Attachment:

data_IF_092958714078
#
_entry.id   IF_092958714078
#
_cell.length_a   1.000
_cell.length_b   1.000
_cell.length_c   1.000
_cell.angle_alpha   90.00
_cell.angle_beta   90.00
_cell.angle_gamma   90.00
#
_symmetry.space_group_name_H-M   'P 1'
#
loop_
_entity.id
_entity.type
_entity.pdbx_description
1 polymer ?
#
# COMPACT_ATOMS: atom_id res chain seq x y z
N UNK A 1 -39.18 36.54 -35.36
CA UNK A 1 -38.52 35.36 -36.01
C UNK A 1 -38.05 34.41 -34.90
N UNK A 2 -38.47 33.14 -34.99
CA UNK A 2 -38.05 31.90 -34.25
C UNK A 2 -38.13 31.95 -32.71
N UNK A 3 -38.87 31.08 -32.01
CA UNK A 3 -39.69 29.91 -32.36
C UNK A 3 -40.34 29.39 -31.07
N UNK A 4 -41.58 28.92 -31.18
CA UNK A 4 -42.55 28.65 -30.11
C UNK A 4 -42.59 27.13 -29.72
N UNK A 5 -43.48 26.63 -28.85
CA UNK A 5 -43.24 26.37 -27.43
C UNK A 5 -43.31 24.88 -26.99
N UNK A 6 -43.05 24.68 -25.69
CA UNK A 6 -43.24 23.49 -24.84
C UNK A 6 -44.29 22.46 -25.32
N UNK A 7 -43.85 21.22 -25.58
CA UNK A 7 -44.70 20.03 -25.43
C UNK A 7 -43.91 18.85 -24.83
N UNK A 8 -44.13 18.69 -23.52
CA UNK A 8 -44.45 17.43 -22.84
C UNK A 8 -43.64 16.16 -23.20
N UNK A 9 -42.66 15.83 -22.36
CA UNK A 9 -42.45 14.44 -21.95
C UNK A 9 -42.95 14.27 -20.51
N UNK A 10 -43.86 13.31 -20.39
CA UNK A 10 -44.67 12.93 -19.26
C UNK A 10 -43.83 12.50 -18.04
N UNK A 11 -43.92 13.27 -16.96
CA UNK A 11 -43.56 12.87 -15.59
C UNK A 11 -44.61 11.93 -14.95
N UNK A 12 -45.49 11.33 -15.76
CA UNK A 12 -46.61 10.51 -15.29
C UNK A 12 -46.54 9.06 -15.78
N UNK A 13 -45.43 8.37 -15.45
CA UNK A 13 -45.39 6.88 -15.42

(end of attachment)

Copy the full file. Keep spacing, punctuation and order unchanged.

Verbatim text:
data_IF_092958714078
#
_entry.id   IF_092958714078
#
_cell.length_a   1.000
_cell.length_b   1.000
_cell.length_c   1.000
_cell.angle_alpha   90.00
_cell.angle_beta   90.00
_cell.angle_gamma   90.00
#
_symmetry.space_group_name_H-M   'P 1'
#
loop_
_entity.id
_entity.type
_entity.pdbx_description
1 polymer ?
#
# COMPACT_ATOMS: atom_id res chain seq x y z
N UNK A 1 -39.18 36.54 -35.36
CA UNK A 1 -38.52 35.36 -36.01
C UNK A 1 -38.05 34.41 -34.90
N UNK A 2 -38.47 33.14 -34.99
CA UNK A 2 -38.05 31.90 -34.25
C UNK A 2 -38.13 31.95 -32.71
N UNK A 3 -38.87 31.08 -32.01
CA UNK A 3 -39.69 29.91 -32.36
C UNK A 3 -40.34 29.39 -31.07
N UNK A 4 -41.58 28.92 -31.18
CA UNK A 4 -42.55 28.65 -30.11
C UNK A 4 -42.59 27.13 -29.72
N UNK A 5 -43.48 26.63 -28.85
CA UNK A 5 -43.24 26.37 -27.43
C UNK A 5 -43.31 24.88 -26.99
N UNK A 6 -43.05 24.68 -25.69
CA UNK A 6 -43.24 23.49 -24.84
C UNK A 6 -44.29 22.46 -25.32
N UNK A 7 -43.85 21.22 -25.58
CA UNK A 7 -44.70 20.03 -25.43
C UNK A 7 -43.91 18.85 -24.83
N UNK A 8 -44.13 18.69 -23.52
CA UNK A 8 -44.45 17.43 -22.84
C UNK A 8 -43.64 16.16 -23.20
N UNK A 9 -42.66 15.83 -22.36
CA UNK A 9 -42.45 14.44 -21.95
C UNK A 9 -42.95 14.27 -20.51
N UNK A 10 -43.86 13.31 -20.39
CA UNK A 10 -44.67 12.93 -19.26
C UNK A 10 -43.83 12.50 -18.04
N UNK A 11 -43.92 13.27 -16.96
CA UNK A 11 -43.56 12.87 -15.59
C UNK A 11 -44.61 11.93 -14.95
N UNK A 12 -45.49 11.33 -15.76
CA UNK A 12 -46.61 10.51 -15.29
C UNK A 12 -46.54 9.06 -15.78
N UNK A 13 -45.43 8.37 -15.45
CA UNK A 13 -45.39 6.88 -15.42